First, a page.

The literati tradition after 1800

The painting style prevalent at the beginning of the 19th century was a conservative continuation of the classical tradition, deriving ultimately from the literati painting of the Song and Yuan (1279-1368) dynasties. The vigour of that tradition had by the 16th century begun to wane, prompting the painter and theorist Dong Qichang (1555—1636), in a grand survey of all previous Chinese painting masterpieces, to state methods not only for appreciating landscapes but also for creating them; he also drew a clear distinction between types of painting that might be regarded as cultivated and types which must be considered vulgar. Dong Qichang's theories were so compelling that few subsequent historians of Chinese painting have escaped their influence, even into modern times.

Those 17th century painters who followed his theories have become known as the Orthodox School, and its principal exponents were Wang Shimin (1592-1680), Wang Jian (1598-1652), Wang Hui (1632-1717), Wang Yuanqi (1642-1715), Wu Li (1632-1718) and Yun Shouping (1633-90).Throughout the 19th century there were many painters who worked in the disciplined techniques of the Orthodox School, regarding themselves explicitly as part of a lineage that extended through Wang Shimin or Wang Hui to the Yuan masters and their Song predecessors. Such painters, particularly earlier in the 19th century but also later, learnt calligraphy and painting from private tutors and family collections, or collections to which they had access through family connections. In conjunction with a classical education, such training equipped a young artist tor employment in government and the life of a scholar- official, or literatus.

Beijing (Peking), as the capital city and centre of government, was a prominent literary and artistic centre throughout the Qing (1644-1911) dynasty, attracting artists from the provinces in addition to the groups of painters already associated with the court. The latter dwindled in number throughout the turbulent years of the 19th century yet it was in Beijing that the most conservative artists of the early 20th century established their painting associations. Foremost amongst these was the Hu She association founded by Jin Cheng (1878-1926), dedicated to the perpetuation of literati painting through imitation of Song and Yuan masters. Artists active in various other associations included Chen Shaomei (1909-54) [EA1995.171 and EA1995.172], Yu Fei’an (1889-1959) [EA1995.275], Xiao Sun (1883-1944) [EA1995.258] and Chen Hengke (1876-1923) [EA1995.169, EA1995.170.a, and EA1995.170.b]. Chen Hengke, though from a Jiangxi literati family, was not as intensely traditional as some other artists; he was interested in the 17th century Individualist painters rather than their Orthodox contemporaries and helped establish the career of Qi Baishi (1863-1957), who nowadays is usually associated with the Shanghai School. Shanghai, opened as a treaty port in 1842, was in the 19th century a centre of innovative painting, but also attracted literati painters (see below) including Wu Guxiang (1848-1903) [EA1995.253] and later the prominent connoisseur and collector Wu Hufan (1894-1968) [EA1995.254 and EA1995.290].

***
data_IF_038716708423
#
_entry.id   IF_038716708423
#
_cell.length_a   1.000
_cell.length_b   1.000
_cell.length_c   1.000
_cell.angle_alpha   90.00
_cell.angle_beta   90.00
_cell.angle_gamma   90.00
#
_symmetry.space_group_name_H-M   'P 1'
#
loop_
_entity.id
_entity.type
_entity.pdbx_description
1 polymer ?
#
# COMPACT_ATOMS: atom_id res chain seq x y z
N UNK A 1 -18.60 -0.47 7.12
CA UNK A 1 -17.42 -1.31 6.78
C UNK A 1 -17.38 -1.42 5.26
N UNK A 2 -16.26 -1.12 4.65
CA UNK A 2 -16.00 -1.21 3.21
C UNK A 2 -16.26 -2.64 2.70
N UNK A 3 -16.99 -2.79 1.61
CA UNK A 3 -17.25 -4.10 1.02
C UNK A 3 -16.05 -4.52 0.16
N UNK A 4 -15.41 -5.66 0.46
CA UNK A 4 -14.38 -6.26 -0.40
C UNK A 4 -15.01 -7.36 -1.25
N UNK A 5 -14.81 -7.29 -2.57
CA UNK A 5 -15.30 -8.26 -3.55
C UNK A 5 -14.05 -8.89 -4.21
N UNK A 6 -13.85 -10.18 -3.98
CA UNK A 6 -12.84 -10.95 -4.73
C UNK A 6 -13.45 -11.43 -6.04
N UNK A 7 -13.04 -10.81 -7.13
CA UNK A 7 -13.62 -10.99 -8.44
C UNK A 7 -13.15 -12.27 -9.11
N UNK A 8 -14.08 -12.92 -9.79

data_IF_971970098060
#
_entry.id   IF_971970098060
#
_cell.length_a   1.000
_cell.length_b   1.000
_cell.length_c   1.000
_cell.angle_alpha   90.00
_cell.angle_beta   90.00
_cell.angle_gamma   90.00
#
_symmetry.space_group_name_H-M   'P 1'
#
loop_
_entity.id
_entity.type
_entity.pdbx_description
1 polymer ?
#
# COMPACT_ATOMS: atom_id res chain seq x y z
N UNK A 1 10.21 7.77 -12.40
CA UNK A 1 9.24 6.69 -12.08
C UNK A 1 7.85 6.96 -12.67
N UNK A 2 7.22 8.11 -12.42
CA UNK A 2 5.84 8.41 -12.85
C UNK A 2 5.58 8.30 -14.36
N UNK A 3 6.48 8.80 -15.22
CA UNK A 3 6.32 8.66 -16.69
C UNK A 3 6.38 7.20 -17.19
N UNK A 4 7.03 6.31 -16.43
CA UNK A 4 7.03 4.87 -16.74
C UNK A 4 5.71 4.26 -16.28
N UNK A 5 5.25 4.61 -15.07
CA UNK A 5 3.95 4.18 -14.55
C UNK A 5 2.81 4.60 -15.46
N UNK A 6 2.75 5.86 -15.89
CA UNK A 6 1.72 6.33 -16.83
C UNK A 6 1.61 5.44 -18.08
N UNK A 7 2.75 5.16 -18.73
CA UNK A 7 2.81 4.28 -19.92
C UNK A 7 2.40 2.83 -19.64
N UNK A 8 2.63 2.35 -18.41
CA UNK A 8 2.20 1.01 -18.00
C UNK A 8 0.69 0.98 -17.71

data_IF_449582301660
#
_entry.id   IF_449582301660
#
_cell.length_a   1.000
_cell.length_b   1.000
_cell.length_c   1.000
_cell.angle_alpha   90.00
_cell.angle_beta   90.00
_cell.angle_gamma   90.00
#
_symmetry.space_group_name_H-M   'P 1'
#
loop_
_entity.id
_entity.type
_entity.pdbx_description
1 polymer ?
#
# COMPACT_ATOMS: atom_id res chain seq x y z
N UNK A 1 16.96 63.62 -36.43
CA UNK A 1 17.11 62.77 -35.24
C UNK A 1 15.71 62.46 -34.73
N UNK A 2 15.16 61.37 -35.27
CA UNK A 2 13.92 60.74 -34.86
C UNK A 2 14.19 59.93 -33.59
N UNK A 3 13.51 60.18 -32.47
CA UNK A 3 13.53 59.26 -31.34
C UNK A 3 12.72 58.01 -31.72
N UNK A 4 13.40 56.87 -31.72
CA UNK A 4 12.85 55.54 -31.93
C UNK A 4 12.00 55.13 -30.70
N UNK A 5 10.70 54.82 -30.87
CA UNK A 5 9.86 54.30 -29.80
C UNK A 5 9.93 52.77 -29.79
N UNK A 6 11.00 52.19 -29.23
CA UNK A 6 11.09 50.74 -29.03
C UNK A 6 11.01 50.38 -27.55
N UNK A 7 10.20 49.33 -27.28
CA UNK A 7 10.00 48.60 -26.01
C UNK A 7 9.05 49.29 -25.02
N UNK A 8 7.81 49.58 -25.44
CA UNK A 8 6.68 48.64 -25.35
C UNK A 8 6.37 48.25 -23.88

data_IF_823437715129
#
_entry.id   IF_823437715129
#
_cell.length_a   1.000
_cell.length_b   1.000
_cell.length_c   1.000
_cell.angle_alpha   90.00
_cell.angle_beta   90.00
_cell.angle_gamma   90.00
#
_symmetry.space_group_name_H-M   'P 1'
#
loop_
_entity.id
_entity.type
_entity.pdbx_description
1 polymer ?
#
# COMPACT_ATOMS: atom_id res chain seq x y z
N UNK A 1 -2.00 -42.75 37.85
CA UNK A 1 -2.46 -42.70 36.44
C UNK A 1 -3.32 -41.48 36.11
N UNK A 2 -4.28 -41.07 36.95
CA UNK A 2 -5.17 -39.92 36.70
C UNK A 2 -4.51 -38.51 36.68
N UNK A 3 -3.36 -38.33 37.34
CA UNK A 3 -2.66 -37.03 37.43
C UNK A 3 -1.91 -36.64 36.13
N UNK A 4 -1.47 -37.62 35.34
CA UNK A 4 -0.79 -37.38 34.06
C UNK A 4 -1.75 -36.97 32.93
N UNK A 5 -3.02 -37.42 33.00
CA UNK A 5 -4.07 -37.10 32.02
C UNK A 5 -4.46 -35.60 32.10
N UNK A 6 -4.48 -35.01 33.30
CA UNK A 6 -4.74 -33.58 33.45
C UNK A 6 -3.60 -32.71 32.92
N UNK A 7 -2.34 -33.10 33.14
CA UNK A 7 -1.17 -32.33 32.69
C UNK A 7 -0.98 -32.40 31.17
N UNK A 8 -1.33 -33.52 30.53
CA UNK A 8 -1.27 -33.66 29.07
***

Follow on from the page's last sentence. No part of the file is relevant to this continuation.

The Shanghai School

The term “Shanghai School” is used to denote a group of artists whose connections with that city vary from native to tenuous, but whose paintings and working methods share a common break with established early 19th century painting style.

The early Qing Individualists who dissented from the art historical theory of painting propounded by Dong Qichang sought instead to recapture the essence of Song painting by responding to nature directly, and the most influential of these was to be Shi Tao (1642-1707), also known as Dao Ji. This personal method was taken up in the 18th century by painters associated with the city of Yangzhou, and it is these artists whose circumstances and paintings may be compared to those of the Shanghai School.